Origin and History of Mahajanapadas

The word “Mahajanapadas” is combination of two words where “Maha” means great and “Janapada” means foothold of a tribe. After the demise of both Indus Valley Civilizations and Vedic era, their legacy later spread in Northwest parts of Ancient areas. It is worth mentioning that both Jainism and Buddhism founded during Mahajanapadas era.

Emergence of 16 Mahajanapadas:

This process of first settlement on land had completed its final stage prior to the times of the Buddha and Pāṇini. The Pre-Buddhist north-west region of the Indian sub-continent was divided into several Janapadas demarcated from each other by boundaries. In Pāṇini’s “Ashtadhyayi”, Janapada stands for country and Janapadin for its citizenry. Each of these Janapadas was named after the Kshatriya tribe (or the Kshatriya Jana) who had settled therein. Buddhist and other texts only incidentally refer to sixteen great nations (Solasa Mahajanapadas) which were in existence before the time of the Buddha.

These Mahajanapadas were founded mostly in the Northwest areas. These areas were fertile for agriculture and thus became populated. This map might help you to understand it conveniently.

If you look at the pattern of these states, most of them were at the banks of River Ganga, River Jamna and Northwest rivers of Punjab including River Sindh.

Kasi/Kashi:

Kashi can be considered amongst one of the oldest Mahajanapada and holiest place of Hinduism. Located at the banks of Ganga and Gomti rivers. Banaras (Varansi) was the capital city.

Kosala:

Kosala was located in the Eastern Uttar Pradesh with Shravasti as its capital. It was bordered with River Gomti on the west, River Sadaniva. In modern context it includes districts like Faizabad, Gonda and Bhahraich.

Anga;

In earlier years it was sovereign state with Champa as its capital. It was later merged with Magadha dynasty.

Magadha;

One of the most prestigious and oldest Mahajanapadas. In modern contexts it covers Patna, Gaya and Shahabad of Bihar. Later Magadha spread in Northwest part of Ancient and all other Mahajanapadas subsequently became part of it.

Vajji or Vriji:

It was located near banks of River Ganga in Bihar and separated from Kosala. It was home of 8 major tribes notably Lichhavais, Janatriks andVidehas.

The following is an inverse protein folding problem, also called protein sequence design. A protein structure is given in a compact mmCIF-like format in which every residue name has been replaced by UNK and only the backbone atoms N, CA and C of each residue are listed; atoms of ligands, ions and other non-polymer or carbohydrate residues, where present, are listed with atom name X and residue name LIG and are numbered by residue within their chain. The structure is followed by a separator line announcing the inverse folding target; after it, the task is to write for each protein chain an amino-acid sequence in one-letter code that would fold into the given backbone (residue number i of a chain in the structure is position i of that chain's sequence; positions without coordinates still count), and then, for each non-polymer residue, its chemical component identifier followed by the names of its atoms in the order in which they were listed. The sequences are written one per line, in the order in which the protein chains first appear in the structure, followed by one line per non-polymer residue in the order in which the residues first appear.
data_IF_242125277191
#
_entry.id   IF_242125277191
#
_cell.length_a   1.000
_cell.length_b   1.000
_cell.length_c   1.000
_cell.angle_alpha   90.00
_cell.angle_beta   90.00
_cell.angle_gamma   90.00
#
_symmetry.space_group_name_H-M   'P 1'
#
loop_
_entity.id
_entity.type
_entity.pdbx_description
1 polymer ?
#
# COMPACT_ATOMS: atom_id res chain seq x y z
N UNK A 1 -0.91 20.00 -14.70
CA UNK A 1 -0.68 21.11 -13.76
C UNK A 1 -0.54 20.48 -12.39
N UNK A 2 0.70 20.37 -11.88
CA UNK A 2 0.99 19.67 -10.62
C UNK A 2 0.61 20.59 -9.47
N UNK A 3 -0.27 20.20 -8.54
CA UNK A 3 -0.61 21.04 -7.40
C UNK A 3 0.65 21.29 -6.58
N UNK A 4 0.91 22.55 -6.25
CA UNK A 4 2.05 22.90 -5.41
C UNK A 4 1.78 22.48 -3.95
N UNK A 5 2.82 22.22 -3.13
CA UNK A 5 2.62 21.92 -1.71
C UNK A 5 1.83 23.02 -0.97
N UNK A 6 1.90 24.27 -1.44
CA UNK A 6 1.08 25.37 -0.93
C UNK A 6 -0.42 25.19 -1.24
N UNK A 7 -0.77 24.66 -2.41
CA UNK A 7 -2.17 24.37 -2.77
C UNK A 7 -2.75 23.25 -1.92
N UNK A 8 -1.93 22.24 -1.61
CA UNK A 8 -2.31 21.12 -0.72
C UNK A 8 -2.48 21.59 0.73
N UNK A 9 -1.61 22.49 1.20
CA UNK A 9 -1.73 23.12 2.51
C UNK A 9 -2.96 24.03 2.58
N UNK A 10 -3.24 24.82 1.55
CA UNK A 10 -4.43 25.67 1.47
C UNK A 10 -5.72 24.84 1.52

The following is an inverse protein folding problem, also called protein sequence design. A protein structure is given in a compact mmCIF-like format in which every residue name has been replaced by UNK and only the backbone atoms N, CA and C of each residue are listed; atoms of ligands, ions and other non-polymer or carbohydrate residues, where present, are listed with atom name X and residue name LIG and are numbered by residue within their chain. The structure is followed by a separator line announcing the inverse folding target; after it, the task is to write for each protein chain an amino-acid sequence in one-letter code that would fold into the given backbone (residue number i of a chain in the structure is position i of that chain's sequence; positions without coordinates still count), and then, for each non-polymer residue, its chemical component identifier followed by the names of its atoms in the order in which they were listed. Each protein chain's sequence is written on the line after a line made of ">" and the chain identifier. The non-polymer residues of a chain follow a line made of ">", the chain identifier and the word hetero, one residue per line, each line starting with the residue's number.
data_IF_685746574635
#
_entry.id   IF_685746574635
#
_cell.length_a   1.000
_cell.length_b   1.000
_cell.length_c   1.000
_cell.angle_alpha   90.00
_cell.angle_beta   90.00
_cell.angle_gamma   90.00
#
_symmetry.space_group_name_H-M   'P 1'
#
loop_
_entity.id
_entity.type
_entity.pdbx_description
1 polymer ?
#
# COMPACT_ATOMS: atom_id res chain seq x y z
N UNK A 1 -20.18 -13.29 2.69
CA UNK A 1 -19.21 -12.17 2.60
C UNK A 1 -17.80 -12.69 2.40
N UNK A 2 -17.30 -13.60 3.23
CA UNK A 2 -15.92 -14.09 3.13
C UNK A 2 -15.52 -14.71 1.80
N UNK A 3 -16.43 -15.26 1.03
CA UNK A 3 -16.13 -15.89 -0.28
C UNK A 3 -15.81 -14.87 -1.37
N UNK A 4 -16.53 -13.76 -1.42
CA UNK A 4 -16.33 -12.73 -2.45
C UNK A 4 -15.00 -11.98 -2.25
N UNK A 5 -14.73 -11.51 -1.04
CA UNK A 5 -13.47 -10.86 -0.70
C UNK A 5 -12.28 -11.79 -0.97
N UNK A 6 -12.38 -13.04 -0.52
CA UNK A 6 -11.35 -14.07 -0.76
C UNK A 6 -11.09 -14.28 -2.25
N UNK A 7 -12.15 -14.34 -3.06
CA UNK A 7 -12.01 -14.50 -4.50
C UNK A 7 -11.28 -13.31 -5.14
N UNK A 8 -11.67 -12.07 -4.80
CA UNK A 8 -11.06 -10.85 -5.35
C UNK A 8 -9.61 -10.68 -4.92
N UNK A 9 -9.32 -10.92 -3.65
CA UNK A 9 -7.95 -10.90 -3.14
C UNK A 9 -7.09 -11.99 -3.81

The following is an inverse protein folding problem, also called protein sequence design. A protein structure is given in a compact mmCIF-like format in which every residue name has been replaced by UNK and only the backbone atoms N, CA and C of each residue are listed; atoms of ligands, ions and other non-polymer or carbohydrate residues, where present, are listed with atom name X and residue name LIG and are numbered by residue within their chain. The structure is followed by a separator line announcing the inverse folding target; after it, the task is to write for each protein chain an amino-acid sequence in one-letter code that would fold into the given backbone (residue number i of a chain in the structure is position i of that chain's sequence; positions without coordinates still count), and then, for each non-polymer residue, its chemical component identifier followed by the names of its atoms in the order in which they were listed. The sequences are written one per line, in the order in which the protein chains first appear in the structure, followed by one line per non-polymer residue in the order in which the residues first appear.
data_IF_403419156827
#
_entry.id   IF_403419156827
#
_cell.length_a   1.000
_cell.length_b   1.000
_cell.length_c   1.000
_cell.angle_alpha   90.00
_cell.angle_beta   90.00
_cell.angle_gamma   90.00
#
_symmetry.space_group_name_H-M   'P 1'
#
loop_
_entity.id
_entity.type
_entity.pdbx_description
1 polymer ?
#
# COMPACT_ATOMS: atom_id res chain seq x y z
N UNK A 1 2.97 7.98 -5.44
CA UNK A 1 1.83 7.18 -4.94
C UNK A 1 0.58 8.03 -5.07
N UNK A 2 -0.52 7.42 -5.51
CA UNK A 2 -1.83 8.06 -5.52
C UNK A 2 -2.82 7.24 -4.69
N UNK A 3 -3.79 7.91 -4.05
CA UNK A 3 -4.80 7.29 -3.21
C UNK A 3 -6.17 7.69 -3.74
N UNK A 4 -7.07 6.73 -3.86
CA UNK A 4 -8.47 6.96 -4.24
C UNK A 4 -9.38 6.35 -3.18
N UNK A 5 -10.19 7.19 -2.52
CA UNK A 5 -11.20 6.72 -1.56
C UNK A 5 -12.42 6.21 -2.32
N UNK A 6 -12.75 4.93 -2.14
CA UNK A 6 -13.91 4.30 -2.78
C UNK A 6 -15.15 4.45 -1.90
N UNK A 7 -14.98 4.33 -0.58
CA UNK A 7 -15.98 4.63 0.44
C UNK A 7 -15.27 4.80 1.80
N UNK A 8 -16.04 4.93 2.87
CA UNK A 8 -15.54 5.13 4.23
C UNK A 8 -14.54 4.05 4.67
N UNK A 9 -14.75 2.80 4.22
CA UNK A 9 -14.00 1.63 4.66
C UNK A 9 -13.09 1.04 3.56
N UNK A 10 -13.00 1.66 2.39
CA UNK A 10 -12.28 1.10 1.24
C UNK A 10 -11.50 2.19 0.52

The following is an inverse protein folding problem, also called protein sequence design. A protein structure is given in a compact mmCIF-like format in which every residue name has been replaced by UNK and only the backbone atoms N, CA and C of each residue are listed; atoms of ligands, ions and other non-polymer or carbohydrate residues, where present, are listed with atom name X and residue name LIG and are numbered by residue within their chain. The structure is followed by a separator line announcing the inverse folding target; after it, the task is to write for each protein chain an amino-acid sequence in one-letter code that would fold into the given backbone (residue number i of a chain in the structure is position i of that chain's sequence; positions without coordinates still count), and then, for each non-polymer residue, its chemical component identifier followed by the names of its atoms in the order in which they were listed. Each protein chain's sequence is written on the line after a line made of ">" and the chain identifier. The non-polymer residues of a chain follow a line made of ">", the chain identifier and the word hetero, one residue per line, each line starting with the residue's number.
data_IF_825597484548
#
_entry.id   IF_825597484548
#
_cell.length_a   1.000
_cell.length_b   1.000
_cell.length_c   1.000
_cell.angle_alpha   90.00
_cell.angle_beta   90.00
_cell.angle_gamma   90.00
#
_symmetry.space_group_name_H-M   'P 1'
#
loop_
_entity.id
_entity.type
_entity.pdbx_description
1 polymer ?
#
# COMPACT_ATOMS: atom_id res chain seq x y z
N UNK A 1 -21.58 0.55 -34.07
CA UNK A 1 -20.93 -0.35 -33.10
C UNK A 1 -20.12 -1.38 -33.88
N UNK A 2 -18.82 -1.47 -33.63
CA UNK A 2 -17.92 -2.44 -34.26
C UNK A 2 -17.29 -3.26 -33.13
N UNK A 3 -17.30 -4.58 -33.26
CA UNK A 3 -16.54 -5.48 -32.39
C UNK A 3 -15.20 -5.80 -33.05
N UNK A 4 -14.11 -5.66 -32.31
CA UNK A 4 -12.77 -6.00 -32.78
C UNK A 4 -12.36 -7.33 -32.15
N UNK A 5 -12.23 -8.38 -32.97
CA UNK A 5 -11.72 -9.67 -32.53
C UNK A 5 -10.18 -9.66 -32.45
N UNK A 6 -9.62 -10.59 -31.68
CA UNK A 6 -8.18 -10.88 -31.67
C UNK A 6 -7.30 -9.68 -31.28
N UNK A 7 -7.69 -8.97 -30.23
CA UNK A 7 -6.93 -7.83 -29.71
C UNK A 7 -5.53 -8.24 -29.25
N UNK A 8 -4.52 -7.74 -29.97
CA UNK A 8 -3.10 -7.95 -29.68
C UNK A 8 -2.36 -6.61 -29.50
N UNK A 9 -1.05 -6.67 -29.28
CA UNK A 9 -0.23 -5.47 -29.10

Malla:

It covers areas of Deoria, Basti, Gorakhpur in Eastern Uttar Pradesh with Khushinagar as its Capital.

Chedi or Cheti:

It was at banks of south of river Yamuna and along river Betwa or Vetravati. Suktimati or Sotthivati was its capital city.

Vatsa:

It was located at modern districts of districts of Allahabad and Mirzapur in Uttar Pradesh with Kausambi as its capital.

Kuru:

It was located on modern areas of modern Haryana & Delhi-Meerut-Ghaziabad region. Indraprastha / Hastinapur / Isukara was capital city.

Panchala:

Its capitals were Ahichhtra (Western Panchal) and Kampilya (eastern Panchala). It covered modern day Rohilkhand division & Upper Gangetic Plains of today’s Uttar Pradesh & Uttarakhand.

Matsya;

It was located on areas of Alwar, Bharatpur, Jaipur districts of Rajasthan with Viratnagar as its capital.

Surasena:

It was surrounded mainly at junction of Uttarpatha and Dakshinpatha. Mathura was the capital city.

Assaka:

It was the only Mahajanapadas in the down west of India. It was located near Nandura Tehsil, Buldana district in the Indian state of Maharashtra. Potali, Potana or Podana was capital city.

Avanti:

The janapada was divided into two parts by the Vindhyas, the northern part had its capital at Ujjayini and the southern part had its centre at Mahishmati.

Kamboja:

It was located near Hindukush mountains of Kashmir (modern day Pakistan). Rajpur was the capital city.

Gandhara:

One of the oldest and prestigious civilization of Ancient India. It was located between covered regions of Kabul and Rawalipindi. Kabul, Jalalaabad, Purushpura (now Peshawar), Pushkalavati (now Charsadda). Taxila (now small town in Rawalpindi) was the capital city. Father of Sanskrit grammar rules, Panini was born in Pushkalavati.

Languages and Religion:

It is understood both Prakrit and Sanskrit were widely spoken languages of these 16 Mahajanapadas . Languages like Pahari, Rajhastani, Sindhi, Punjabi, Haryanvi, Bhojpuri, Hindi-Urdu (Hindustani language) got their major influences from Prakrit and Sanskrit. At the end of Vedic period, Jainism and Buddhism came into being which were extensions of Hinduism. Later years Chandragupta Maurya and Ashoka merged all these Mahajanapadas into one single state where Magadha and Gandhara were at their peak.

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